A couple of weeks ago, we relayed the news that former Cincinnati Bengals wide receiver and kick returner, Glenn Holt, was going to help out with coaching duties during minicamp. The team wanted to lean on their former player to help them out with the wide receivers, as well as with special teams in the return game. Holt did in fact help out during last week's sessions and caught up with Geoff Hobson of Bengals.com to talk about a variety of subjects.
Aside from taking a stroll down memory lane about his Bengals career with special teams coach Darrin Simmons, Holt chimed in on the Bengals current receiving group. If you remember, Holt was a member of the brash Bengals receiving group of the mid-2000s comprised of Chad Ochocinco, T.J. Houshmandzadeh and Chris Henry. While the group was statistically productive, they never led the team to a championship and that underachievement still stings Bengals fans a half-decade later.
But, Holt notices a difference in the current crop of Bengals receivers.
Holt told Hobson:
"This is a great group of guys. I was with a great group," Holt says. "But I'm talking about these guys are for each other. When I was here I had Chad, T.J, Chris Henry, but it was different the way the group was. We were all talented, but it was just different as far as the goals we wanted to do. This is a young group."
The knock on that group from the mid-2000s was the desire to collect Pro Bowls in stead of Super Bowl rings and making sure that each got their fair share of stats to point to with their next contract. It's likely that these types of attitudes helped lead Carson Palmer to his trade demand because he saw the selfishness of the group. Holt tiptoed around that particular subject, but noted that the things that the previous group obsessed over aren't the same goals that this current young group has.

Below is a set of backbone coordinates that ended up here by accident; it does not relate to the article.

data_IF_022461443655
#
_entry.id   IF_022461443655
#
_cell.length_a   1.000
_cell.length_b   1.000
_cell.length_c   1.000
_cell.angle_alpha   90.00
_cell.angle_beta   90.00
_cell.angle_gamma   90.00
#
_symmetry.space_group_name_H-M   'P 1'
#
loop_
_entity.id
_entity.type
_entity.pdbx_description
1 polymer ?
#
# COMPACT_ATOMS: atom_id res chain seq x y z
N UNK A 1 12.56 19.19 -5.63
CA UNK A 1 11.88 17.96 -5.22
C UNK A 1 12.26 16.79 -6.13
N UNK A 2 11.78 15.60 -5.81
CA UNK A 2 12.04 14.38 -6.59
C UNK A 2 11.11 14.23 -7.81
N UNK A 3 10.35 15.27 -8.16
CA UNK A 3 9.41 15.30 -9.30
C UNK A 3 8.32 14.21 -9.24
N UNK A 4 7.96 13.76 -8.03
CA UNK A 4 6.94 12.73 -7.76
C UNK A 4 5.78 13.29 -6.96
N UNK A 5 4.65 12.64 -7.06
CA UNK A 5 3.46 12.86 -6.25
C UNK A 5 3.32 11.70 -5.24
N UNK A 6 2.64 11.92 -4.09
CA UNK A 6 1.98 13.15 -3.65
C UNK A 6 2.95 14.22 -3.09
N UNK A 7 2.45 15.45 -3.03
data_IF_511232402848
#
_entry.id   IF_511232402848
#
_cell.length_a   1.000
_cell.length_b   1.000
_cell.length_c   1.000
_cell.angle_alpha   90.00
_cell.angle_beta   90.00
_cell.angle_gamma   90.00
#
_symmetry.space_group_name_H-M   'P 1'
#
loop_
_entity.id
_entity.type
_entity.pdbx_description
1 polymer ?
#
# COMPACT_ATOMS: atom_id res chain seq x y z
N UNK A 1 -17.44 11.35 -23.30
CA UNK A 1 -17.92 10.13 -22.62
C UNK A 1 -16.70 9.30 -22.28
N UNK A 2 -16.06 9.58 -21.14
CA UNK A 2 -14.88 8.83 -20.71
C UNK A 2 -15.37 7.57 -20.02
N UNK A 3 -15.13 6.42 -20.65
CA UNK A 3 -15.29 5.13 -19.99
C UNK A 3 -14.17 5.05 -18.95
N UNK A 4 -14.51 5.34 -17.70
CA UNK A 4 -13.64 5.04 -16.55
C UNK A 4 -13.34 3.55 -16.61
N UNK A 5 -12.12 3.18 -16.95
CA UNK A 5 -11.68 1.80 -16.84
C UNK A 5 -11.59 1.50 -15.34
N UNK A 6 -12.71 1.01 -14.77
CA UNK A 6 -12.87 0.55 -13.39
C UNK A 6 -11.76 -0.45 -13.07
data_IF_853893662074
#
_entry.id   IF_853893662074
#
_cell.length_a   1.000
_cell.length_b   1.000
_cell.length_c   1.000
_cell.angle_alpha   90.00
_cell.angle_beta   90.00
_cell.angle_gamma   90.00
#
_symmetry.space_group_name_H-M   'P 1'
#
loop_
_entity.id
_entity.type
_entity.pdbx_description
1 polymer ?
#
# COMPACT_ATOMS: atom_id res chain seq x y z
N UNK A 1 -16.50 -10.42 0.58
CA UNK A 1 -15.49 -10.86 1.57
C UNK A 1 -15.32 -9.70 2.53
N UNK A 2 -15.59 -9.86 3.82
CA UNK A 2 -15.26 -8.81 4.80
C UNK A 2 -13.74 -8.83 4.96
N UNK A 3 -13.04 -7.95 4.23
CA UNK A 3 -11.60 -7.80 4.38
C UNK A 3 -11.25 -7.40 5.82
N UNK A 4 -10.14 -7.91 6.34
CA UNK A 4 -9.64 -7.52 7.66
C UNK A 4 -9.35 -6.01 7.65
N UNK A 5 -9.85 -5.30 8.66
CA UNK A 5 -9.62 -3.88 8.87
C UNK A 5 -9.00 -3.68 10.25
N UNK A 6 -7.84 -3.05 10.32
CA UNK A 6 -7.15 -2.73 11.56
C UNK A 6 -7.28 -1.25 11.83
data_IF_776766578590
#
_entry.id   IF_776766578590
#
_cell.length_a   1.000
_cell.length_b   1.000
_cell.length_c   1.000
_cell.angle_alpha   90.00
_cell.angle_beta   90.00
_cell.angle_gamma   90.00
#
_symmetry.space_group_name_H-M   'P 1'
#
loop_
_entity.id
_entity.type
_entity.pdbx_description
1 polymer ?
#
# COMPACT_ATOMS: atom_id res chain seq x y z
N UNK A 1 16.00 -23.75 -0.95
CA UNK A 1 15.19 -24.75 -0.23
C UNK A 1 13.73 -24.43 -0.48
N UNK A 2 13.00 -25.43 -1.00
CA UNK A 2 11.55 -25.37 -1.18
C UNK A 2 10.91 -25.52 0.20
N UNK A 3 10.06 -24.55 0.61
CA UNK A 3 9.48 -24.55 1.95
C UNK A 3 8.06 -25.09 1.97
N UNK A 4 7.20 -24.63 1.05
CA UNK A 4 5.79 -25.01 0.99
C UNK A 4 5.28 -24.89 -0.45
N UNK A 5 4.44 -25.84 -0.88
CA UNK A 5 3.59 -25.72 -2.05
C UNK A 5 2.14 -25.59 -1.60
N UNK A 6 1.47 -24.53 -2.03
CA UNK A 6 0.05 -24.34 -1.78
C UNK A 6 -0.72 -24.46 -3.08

"I wouldn't say they were more individual guys," Holt says of his old crew. "I don't know if we had visions. We never talked about Super Bowls or things like that. These guys, they get upset if they drop the ball. They talk to each other. It's a great group. It's just different."
It's hard to say what specifically has sparked the change in the group. You could say it's a bit of a "chicken or the egg" argument, where one can point at the organizational changes made by head coach Marvin Lewis and Co. Then again, you could point to the draft philosophy and point to "team guys" like quarterback Andy Dalton's and receiver A.J. Green's leadership of the offense.
Most would agree that the overall receiver group from top to bottom of the mid-2000s was more athletically gifted and talented than the current crop. It's this group's work ethic, focus and team mentality that makes them rival that talented group from a few years back. This year's group has a lot to prove (including their budding star in Green to prove that his rookie year wasn't a fluke), and while they may not be as athletic as the previous group to this point, their desire to win could trump other shortcomings.